K-12 Teaching and Learning From the UNC School of Education

LEARN NC was a program of the University of North Carolina at Chapel Hill School of Education from 1997 – 2013. It provided lesson plans, professional development, and innovative web resources to support teachers, build community, and improve K-12 education in North Carolina. Learn NC is no longer supported by the School of Education – this is a historical archive of their website.

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  • Slave songs: In this lesson, students learn more about the religious observances of slaves in the United States by presenting hymns from Slave Songs in the US digitized in the Documenting the American South Collection. This is a great lesson to introduce the intersection of religion and slavery in a US history or African American history class.
  • The African American experience in NC after Reconstruction: The documents included in this lesson come from The North Carolina Experience collection of Documenting the American South and specifically focus on African Americans and race relations in the early 20th century. The lesson juxtaposes accounts that relate to both the positive improvements of black society and arguments against advancement. Combined, these primary sources and the accompanying lesson plan could be used as a Document Based Question (DBQ) in an AP US history course.
  • An introduction to slave narratives: Harriet Jacobs' Life of a Slave Girl: In this lesson, students will learn about the life experiences of slaves in the United States during the 1800s by reading the story of a North Carolina slave woman who eventually escaped.

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Learning outcomes

Students will:

  • read and interpret a primary source document.
  • analyzing a painting.
  • demonstrate an understanding of slavery and resistance in American history.

Teacher planning

Time required

90 minutes

Materials/resources

  • Access to the painting Forward by Jacob Lawrence
  • Autobiography of Henry Parker from the Documenting the American South website
  • Markers or color pencils
  • Poster board or construction paper
  • Notebook paper and pencils

Technology resources

  • Computer lab or individual student computers
  • Computer with internet connected to a multimedia projector (optional)

Pre-activities

Students should be familiar with the institution of slavery in the United States. They should also know how the enslaved Africans were able to resist the oppression of slavery.

Activities

  1. Have students access and examine the primary source document Autobiography of Henry Parker on the Documenting the American South website.
  2. In three or more sentences, have the students answer the following question on their notebook paper: Explain the conditions of the underground railroad based on the experiences of Mr. Parker.
  3. Next, have students should access and examine the painting Forward by Jacob Lawrence.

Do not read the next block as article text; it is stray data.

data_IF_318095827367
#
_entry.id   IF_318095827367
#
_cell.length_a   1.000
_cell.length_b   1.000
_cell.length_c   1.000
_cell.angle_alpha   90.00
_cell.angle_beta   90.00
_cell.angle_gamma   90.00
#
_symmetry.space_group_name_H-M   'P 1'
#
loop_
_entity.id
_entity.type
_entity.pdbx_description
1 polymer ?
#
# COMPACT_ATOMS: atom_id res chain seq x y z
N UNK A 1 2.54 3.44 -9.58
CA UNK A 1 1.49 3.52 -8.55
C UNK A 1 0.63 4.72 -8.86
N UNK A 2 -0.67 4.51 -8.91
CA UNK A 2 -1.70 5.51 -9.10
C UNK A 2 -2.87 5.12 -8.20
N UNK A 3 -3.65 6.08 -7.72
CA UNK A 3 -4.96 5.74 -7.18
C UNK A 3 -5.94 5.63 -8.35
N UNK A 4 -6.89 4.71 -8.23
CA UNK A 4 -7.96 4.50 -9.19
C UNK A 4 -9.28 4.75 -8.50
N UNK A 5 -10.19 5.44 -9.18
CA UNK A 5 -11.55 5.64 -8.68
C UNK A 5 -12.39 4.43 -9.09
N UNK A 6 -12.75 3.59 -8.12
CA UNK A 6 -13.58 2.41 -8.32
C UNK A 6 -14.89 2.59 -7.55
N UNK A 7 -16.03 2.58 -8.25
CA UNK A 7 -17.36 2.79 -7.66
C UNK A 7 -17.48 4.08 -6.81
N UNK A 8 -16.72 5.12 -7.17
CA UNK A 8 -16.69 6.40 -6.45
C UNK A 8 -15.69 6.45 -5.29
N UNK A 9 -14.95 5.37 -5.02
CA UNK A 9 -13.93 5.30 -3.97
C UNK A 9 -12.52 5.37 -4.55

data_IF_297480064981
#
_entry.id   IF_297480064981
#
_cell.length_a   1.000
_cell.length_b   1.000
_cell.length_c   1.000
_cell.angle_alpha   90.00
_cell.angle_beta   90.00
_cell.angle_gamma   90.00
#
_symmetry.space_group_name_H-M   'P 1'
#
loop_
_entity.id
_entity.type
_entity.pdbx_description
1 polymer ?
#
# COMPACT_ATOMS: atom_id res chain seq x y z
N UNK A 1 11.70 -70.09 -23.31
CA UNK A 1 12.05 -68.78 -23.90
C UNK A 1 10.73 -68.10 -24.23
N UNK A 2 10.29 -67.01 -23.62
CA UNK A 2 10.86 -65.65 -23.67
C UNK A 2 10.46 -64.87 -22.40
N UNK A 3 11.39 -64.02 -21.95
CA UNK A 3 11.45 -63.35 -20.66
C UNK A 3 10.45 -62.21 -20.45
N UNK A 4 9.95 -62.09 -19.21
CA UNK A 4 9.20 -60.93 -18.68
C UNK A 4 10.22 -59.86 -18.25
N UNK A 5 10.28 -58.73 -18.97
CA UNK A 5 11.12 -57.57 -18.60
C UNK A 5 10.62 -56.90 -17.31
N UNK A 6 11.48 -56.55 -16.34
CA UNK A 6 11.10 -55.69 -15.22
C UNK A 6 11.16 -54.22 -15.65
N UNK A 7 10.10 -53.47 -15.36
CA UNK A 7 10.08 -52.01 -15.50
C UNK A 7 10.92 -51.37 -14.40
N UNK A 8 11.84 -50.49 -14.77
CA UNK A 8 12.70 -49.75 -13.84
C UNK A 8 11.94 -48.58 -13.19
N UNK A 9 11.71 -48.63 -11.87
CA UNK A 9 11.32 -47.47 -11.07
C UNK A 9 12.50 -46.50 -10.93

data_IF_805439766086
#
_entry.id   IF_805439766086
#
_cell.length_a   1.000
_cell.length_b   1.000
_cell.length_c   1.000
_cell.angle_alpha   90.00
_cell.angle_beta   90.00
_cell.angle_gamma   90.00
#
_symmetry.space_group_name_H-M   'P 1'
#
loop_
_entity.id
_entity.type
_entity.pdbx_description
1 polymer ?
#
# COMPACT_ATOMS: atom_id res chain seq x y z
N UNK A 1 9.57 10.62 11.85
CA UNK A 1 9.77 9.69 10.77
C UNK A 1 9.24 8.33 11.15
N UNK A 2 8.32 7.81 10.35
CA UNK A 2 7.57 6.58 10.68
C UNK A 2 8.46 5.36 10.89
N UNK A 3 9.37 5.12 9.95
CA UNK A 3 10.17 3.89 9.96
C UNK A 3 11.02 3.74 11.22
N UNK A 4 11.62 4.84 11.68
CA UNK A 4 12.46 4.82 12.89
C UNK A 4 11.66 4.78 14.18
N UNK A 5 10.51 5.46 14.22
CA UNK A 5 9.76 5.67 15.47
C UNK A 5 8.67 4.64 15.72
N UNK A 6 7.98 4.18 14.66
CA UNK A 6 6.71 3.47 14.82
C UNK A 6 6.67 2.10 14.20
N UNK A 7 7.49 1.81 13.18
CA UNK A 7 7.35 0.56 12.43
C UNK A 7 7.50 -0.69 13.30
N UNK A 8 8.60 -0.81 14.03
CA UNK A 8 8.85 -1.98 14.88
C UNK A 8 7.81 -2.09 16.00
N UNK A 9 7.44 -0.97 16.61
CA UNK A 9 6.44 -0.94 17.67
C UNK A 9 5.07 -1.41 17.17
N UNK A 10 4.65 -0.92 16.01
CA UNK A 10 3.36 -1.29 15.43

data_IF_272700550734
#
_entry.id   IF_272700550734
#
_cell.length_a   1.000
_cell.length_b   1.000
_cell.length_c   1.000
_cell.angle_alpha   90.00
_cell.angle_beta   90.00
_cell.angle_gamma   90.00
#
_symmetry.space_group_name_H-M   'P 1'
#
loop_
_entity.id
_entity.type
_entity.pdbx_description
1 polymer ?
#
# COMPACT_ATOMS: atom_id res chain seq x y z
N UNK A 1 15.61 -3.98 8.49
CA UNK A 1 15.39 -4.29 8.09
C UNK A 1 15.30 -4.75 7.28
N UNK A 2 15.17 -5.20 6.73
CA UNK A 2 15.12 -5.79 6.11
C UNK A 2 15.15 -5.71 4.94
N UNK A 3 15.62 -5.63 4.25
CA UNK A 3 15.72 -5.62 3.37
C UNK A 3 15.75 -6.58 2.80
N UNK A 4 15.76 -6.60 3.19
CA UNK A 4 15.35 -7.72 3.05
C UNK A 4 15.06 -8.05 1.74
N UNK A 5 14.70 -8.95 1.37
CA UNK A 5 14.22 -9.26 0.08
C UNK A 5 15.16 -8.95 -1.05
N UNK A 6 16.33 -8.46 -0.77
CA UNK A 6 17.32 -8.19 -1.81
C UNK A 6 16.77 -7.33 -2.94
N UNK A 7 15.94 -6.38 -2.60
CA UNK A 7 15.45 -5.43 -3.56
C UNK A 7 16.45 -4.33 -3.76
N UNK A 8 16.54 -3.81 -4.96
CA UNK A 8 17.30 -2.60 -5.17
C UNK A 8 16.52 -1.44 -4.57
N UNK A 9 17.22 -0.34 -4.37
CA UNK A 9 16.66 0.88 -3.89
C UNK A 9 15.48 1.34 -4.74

4. As the students look at the painting, have them write down what they believe to be going on in the painting. They should spend three minutes writing down their thoughts.
  5. The students should then draw a picture of what they think happened before the painting and draw picture of what they think happened after the painting. (This should be done on either construction paper or poster board).
  6. After drawing the pictures, have the students write a story similar to the Autobiography of Henry Parker. The story should detail the life of one of the people in the painting and should be at least three paragraphs in length.

Assessment

Assess the quality and degree to which the students have drawn two pictures similar to the painting Forward. Also assess if they have written a three-paragraph narrative about the life of one of the people in the painting.

  • North Carolina Essential Standards
    • Social Studies (2010)
      • American Humanities

        • 12.C.4 Understand how American culture has sought to balance individual rights with the common good. 12.C.4.1 Deconstruct the concepts of freedom, equality, and justice in American literature, philosophy and the arts. 12.C.4.2 Explain how discrepancies in...
      • United States History I

        • USH.H.1 Apply the four interconnected dimensions of historical thinking to the United States History Essential Standards in order to understand the creation and development of the United States over time. USH.H.1.1 Use Chronological thinking to: Identify the...
        • USH.H.4 Analyze how conflict and compromise have shaped politics, economics and culture in the United States. USH.H.4.1 Analyze the political issues and conflicts that impacted the United States through Reconstruction and the compromises that resulted (e.g.,...

    • Visual Arts Education (2010)
      • Proficient Visual Arts

        • P.CX.1 Understand the global, historical, societal, and cultural contexts of the visual arts. P.CX.1.1 Understand the role of visual arts in United States history as a means of interpreting past eras within an historical context. P.CX.1.2 Understand how personal...

    North Carolina curriculum alignment

    Social Studies (2003)

    Grade 11–12 — African American History

    • Goal 2: The learner will develop an understanding of the justifications and ramifications of slavery between 1619 and 1860.
      • Objective 2.02: Discuss and evaluate the various ways Africans in America resisted slavery.